A few years ago, General Motors' (NYSE:GM) Mary Barra -- who was then GM's global product chief -- announced a sweeping overhaul of the General's convoluted global product line. Just as Ford (NYSE:F) had done, GM said that it would consolidate its offerings around a much smaller number of platforms and engines, in an effort to save money and improve quality.
That has worked out very well for Ford. It's still a work in progress at GM, and will be until about 2018 -- but the signs so far have been very encouraging.
Last week, GM announced a new family of small, high-tech gasoline engines that will power its next generation of fuel-efficient cars. As Fool contributor John Rosevear explains in this video, these engines fit right into GM's global plan -- but they take a few cues from key rivals like Ford.
A transcript of the video is below.
John Rosevear: Hey Fools, it's John Rosevear, senior auto analyst for Fool.com. General Motors certainly has a lot going on these days, with this big recall scandal, but their business continues to move on and I want to talk about something else right now. GM announced this week that it's launching a new line of engines, a new version of what GM calls the Ecotec engine family, and if you're a Ford fan some of this is going to sound really familiar.
This is a new family of small fuel efficient gasoline engines, there are 11 different versions, some will have turbos and some won't but they're all small, just 1 liter to 1.5 liters, mostly four cylinders but the smallest ones are three cylinders, and GM says that they're modular, they share parts and engineering and they're easier to build.
These are going to debut over the next couple of years, and GM says that by 2017 they'll be building more than 2.5 million of these a year and they'll be used in 27 different GM models around the world. One of the first of those will be the next-generation Chevy Cruze, which GM says it will launch in China later this year.
There are a few reasons why this is all significant from a business perspective. First, this is part of one of GM's biggest corporate initiatives, streamlining its global product portfolio to cut costs and improve economies of scale. That's a project that was started by Mary Barra before she became GM's CEO, and it's key to her plan, GM's plan, to increase profitability over the next few years.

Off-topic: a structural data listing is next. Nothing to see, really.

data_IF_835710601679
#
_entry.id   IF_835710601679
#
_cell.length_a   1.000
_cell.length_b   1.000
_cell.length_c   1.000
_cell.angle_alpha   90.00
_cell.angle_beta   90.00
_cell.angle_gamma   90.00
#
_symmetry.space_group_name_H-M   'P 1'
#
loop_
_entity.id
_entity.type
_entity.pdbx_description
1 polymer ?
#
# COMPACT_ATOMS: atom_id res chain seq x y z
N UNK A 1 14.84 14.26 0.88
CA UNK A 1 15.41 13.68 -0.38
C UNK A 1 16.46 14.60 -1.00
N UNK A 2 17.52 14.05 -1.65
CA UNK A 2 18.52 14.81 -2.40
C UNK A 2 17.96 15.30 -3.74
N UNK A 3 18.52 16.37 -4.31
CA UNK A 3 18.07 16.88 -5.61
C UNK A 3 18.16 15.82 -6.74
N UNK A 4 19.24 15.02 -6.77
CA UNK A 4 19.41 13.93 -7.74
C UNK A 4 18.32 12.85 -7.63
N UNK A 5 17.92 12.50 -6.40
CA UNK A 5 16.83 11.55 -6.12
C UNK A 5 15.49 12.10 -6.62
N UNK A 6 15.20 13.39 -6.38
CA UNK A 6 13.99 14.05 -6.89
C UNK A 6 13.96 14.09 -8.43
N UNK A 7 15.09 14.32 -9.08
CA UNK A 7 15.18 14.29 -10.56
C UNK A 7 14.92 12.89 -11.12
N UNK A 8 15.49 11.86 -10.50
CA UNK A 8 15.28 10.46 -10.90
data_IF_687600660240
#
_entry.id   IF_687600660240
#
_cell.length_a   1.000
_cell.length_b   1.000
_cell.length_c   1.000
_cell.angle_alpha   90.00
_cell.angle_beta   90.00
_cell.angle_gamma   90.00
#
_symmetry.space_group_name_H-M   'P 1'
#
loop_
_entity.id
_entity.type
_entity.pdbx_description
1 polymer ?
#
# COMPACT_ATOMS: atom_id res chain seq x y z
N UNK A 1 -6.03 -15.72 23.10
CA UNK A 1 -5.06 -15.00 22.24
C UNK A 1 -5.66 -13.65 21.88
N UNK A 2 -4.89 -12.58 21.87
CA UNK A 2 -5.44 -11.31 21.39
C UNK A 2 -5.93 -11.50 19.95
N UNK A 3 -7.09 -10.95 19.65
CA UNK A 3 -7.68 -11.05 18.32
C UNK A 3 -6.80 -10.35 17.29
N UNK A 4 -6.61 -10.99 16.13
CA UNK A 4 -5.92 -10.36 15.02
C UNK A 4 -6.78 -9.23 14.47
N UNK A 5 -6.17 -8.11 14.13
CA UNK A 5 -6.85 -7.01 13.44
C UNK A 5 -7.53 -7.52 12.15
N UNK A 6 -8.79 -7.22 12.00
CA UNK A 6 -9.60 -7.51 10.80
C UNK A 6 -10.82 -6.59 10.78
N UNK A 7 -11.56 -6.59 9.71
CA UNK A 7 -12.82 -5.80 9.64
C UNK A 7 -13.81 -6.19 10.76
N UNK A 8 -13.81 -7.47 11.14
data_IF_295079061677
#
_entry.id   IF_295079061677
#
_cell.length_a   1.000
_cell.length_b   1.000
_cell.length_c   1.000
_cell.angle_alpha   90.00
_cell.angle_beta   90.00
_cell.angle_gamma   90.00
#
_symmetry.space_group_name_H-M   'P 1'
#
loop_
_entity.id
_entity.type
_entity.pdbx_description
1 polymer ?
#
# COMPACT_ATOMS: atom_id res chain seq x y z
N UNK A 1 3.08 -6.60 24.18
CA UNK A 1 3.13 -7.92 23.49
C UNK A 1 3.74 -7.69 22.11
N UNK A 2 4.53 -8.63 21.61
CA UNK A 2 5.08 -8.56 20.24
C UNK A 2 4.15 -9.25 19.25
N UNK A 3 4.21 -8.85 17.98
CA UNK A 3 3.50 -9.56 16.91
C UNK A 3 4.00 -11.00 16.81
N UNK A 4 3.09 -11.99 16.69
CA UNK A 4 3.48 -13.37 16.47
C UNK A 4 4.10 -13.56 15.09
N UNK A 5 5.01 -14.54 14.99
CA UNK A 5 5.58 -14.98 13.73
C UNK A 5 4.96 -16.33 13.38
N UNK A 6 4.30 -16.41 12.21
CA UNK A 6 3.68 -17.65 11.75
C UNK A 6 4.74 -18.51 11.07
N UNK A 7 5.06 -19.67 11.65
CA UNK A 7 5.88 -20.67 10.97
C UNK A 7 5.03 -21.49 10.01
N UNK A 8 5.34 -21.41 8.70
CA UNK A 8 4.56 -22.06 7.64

Second, these engines are more fuel efficient than the ones they're replacing, and we all know automakers are under pressure around the world to increase fuel economy, and GM says these engines are also designed to support hybrid systems and alternative fuels, so they're a step forward on the green front.
Third, as I hinted at earlier, GM is clearly responding to some of its competition here. Ford has a 1.0-liter, three-cylinder, turbocharged engine that has won a bunch of awards, it has done well for them in Europe for a couple of years now and it just came to the U.S., it's now an option on the Fiesta here. So now GM will also have a 1.0-liter, three-cylinder, turbocharged engine, and they say it will be "up to 25 percent quieter" than Ford's.
But it's not just Ford, Volkswagen (NASDAQOTH:VWAGY) has a 1.4-liter, four-cylinder turbo that has won some acclaim for its advanced technology, and now GM will have a similar engine, and GM says it's "up to 50 percent quieter" than VW's.
That new GM 1.4-liter turbo engine is going into the new Cruze that launches in China, by the way, GM says it puts out 148 horsepower and it'll come with an all new dual-clutch gearbox, that's an automated transmission that you can shift manually with paddle shifters. That's coming out in China later this year, but we don't know when or if it's coming to the U.S. But these engines will be in a lot of U.S. models before long, as GM continues to streamline its global production and boost fuel economy. Thanks for watching.
John Rosevear owns shares of Ford and General Motors. The Motley Fool recommends Ford and General Motors. The Motley Fool owns shares of Ford. Try any of our Foolish newsletter services free for 30 days. We Fools may not all hold the same opinions, but we all believe that considering a diverse range of insights makes us better investors. The Motley Fool has a disclosure policy.